Sara Rich: Where, you know, women speak out and they're murdered.  So she was too scared to say anything and finally she was being redeployed to Iraq for a second time and her PTSD and Military Sexual Trauma just exploded and she went AWOL instead of returning which was a huge turning point in our whole family.  She refused to go back.  She went AWOL.  We got an attorney and a psychologist and that's when we finally started coming out about the sexual assault and the rape and all of the trauma that she experienced while in Iraq because up until that point it was just too raw for her to talk about.  So she was seeing a psychologist, we had an attorney, we were trying to work with the army to get her so that she could turn herself in and get the help she needed but nobody would work with us so finally the AWOL Apprehension Team called their good buddies down here in Eugene [Oregon] at Eugene police department and they sent people to our home at ten-thirty on a Sunday night and took her in handcuffs.  You know here we have this -- by then she's  how old was she about 22 by then.  A 22-year-old who had been raped, who had Combat Trauma and they put her in handcuffs and threw her in jail.
Cindy Sheehan: She had been raped, she had been the victim of a crime actually while she was stationed in another profound crime -- a crime against humanity, an international crime, the occupation of Iraq.  Were her assaulters, were her rapists and harassers, were they hauled off in handcuffs at any time?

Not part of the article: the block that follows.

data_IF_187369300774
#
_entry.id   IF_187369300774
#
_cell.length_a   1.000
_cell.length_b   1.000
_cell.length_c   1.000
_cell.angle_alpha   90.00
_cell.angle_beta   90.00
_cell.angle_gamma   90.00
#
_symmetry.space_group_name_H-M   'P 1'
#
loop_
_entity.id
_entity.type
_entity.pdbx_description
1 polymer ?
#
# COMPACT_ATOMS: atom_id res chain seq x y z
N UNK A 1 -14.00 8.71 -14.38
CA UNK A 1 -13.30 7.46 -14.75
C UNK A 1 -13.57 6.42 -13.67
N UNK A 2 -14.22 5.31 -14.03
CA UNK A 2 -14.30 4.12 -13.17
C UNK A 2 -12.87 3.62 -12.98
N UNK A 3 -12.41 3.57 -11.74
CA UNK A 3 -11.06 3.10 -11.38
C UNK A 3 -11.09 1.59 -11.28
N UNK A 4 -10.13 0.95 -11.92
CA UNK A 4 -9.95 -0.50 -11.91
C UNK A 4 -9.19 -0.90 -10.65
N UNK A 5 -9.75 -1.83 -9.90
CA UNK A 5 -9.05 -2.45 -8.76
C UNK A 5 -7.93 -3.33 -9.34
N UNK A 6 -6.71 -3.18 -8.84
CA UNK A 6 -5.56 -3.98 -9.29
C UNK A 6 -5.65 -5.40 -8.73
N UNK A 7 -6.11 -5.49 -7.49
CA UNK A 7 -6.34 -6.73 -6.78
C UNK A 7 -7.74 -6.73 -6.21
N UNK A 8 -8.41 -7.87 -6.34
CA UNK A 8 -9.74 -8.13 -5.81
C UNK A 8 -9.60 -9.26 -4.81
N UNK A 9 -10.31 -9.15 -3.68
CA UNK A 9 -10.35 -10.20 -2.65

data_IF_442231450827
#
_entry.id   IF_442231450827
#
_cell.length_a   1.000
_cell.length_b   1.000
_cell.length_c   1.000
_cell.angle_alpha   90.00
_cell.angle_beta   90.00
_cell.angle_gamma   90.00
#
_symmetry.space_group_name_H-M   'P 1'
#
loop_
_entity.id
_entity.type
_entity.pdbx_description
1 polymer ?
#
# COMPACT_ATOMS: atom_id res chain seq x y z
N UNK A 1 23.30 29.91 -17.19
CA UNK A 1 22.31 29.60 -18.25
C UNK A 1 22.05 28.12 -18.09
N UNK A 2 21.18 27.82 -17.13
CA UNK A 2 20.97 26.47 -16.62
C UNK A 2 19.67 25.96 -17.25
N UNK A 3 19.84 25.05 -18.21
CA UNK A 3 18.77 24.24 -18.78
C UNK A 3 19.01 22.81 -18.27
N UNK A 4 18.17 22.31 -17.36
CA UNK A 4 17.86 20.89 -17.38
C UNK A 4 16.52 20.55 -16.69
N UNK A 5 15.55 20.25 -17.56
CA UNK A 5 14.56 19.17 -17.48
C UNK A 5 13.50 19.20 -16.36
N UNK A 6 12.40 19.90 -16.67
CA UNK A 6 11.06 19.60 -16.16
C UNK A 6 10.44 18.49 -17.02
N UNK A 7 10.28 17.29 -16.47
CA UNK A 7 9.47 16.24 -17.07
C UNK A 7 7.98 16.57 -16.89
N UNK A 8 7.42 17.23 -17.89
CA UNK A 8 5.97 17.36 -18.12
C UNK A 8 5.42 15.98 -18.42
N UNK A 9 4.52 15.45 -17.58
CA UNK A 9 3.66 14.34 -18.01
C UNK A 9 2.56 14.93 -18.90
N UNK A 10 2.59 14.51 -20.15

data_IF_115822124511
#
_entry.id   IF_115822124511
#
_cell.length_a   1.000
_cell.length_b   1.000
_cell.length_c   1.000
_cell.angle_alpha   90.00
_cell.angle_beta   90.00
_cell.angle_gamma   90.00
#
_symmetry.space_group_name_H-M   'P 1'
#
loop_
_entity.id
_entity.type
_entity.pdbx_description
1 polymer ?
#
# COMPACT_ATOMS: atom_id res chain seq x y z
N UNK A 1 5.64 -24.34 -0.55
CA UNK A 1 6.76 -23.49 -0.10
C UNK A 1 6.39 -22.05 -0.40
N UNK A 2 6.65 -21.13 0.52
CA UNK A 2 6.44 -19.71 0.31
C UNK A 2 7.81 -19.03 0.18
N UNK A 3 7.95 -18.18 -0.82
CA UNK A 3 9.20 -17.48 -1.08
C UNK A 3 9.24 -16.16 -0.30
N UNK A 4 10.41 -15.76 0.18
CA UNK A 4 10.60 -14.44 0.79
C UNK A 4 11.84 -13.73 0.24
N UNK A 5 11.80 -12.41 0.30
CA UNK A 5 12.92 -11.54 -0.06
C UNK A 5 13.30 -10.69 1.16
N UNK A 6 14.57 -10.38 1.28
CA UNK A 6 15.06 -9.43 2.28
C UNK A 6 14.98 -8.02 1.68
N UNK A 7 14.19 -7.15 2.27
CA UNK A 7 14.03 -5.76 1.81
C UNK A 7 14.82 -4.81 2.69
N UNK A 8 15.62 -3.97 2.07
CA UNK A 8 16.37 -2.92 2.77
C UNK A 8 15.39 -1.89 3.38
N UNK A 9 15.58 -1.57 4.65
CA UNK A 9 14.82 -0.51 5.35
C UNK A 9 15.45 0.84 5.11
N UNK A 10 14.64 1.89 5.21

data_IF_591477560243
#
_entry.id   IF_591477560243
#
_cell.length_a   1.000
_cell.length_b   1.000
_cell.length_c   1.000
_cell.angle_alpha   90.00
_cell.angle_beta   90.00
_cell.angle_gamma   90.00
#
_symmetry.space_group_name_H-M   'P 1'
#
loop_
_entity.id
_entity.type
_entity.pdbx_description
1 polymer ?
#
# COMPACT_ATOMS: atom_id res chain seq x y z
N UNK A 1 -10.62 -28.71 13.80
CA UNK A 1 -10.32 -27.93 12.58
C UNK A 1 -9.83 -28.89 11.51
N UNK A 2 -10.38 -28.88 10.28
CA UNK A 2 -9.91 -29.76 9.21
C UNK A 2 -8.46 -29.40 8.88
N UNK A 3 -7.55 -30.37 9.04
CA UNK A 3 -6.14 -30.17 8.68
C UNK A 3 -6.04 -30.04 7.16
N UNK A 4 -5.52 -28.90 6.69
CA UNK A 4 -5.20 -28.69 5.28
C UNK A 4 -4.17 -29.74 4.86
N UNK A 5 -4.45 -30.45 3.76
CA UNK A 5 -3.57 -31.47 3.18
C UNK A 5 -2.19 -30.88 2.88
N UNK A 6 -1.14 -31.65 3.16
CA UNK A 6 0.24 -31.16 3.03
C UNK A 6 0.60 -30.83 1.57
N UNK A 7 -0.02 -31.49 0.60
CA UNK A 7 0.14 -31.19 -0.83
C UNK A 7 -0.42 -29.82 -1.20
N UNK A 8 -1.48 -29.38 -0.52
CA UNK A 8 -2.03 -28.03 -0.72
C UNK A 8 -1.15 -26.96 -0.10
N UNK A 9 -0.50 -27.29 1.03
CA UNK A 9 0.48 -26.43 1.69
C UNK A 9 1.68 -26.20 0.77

Sara Rich:  No.   [. . .]  They just stripped her of her rank and sent her to prison.
Cindy Sheehan:  And ultimately nothing has happened to the people who raped her?
Sara Rich:  No.  No.  The one, the man who raped her, his wife ended up calling us about a year ago saying she was divorcing him.   I always called him the molester because his name is Mark Lester
Cindy Sheehan: Uh-huh
Sara Rich: And she told me that he had been hired as a police officer in Kent, Washington and so I put a blast to my friends saying, you know, call the mayor, call the police chief and by the end of the week he was fired.
Cindy Sheehan: Well at least he had a little bit of accountability but you know there was Mark Lester that raped Suzanne but actually the entire system raped Suzanne.
Sara Rich: You better believe it.
Cindy Sheehan: And this is an absolute tragedy.  I have read statistics where at least 30% of females are sexually harassed or raped in the military and of course that's probably a much higher number and we read and are still hearing about cases where female soldiers have died of dehydration in Iraq because they don't drink water because they don't want to get up to use the latrine in the middle of the night because they don't want to be raped so here Suzanne was in a war zone battling the resistance -- the Iraqi resistance -- but she also had to battle her own, her fellow soldiers -- her colleagues.  You know, to me, if this isn't a reason to not join the military, I don't know what could be the reason.  So thank you, Sara, we'll come back to you in a second.  Ann, Sara talked about the case of LaVena Johnson and I know you have worked with the family and you know about the case.  Can you tell my listeners about the case of LaVena Johnson?
Ann Wright: Sure I -- I will tell them about it.  Let me just mention though that on the statistics on sexual harassment well over 90% of the women who are in the military say that they have been sexually harassed.  Sexual assault and rape, the crimes of sexual assault and rape, that's where one-in-three soldiers, service members, are saying that they have been sexually assaulted or raped while they've been in the military and these are figures, statistics, that are given by the Veterans Administration
Cindy Sheehan: So but sexual harassment -- sexual harassment is almost 100%?